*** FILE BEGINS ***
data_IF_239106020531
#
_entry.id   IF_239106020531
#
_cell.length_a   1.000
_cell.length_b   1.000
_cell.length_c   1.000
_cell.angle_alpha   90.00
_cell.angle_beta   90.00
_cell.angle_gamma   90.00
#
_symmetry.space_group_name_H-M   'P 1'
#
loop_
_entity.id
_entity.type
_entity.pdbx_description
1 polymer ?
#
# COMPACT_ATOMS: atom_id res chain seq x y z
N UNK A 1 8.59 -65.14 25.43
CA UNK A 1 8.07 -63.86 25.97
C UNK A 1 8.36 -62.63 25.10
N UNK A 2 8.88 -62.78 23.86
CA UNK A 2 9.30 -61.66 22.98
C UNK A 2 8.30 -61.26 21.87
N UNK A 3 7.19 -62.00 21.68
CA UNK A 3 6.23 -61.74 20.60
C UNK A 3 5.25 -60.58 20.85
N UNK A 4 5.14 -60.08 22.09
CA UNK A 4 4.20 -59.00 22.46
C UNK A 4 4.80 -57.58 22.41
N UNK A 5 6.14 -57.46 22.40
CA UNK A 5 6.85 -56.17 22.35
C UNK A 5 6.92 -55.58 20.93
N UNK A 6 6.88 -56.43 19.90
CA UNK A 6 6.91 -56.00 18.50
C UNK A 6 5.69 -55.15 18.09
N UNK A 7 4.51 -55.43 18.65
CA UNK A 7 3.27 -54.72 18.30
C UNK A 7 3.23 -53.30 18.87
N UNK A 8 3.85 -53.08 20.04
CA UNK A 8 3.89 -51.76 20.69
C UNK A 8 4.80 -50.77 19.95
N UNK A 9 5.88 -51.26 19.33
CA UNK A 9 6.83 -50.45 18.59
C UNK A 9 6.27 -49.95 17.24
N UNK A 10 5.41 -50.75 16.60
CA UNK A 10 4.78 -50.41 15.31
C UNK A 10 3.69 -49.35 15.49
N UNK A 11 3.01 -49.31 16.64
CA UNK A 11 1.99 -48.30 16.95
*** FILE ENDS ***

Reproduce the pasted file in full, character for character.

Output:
data_IF_239106020531
#
_entry.id   IF_239106020531
#
_cell.length_a   1.000
_cell.length_b   1.000
_cell.length_c   1.000
_cell.angle_alpha   90.00
_cell.angle_beta   90.00
_cell.angle_gamma   90.00
#
_symmetry.space_group_name_H-M   'P 1'
#
loop_
_entity.id
_entity.type
_entity.pdbx_description
1 polymer ?
#
# COMPACT_ATOMS: atom_id res chain seq x y z
N UNK A 1 8.59 -65.14 25.43
CA UNK A 1 8.07 -63.86 25.97
C UNK A 1 8.36 -62.63 25.10
N UNK A 2 8.88 -62.78 23.86
CA UNK A 2 9.30 -61.66 22.98
C UNK A 2 8.30 -61.26 21.87
N UNK A 3 7.19 -62.00 21.68
CA UNK A 3 6.23 -61.74 20.60
C UNK A 3 5.25 -60.58 20.85
N UNK A 4 5.14 -60.08 22.09
CA UNK A 4 4.20 -59.00 22.46
C UNK A 4 4.80 -57.58 22.41
N UNK A 5 6.14 -57.46 22.40
CA UNK A 5 6.85 -56.17 22.35
C UNK A 5 6.92 -55.58 20.93
N UNK A 6 6.88 -56.43 19.90
CA UNK A 6 6.91 -56.00 18.50
C UNK A 6 5.69 -55.15 18.09
N UNK A 7 4.51 -55.43 18.65
CA UNK A 7 3.27 -54.72 18.30
C UNK A 7 3.23 -53.30 18.87
N UNK A 8 3.85 -53.08 20.04
CA UNK A 8 3.89 -51.76 20.69
C UNK A 8 4.80 -50.77 19.95
N UNK A 9 5.88 -51.26 19.33
CA UNK A 9 6.83 -50.45 18.59
C UNK A 9 6.27 -49.95 17.24
N UNK A 10 5.41 -50.75 16.60
CA UNK A 10 4.78 -50.41 15.31
C UNK A 10 3.69 -49.35 15.49
N UNK A 11 3.01 -49.31 16.64
CA UNK A 11 1.99 -48.30 16.95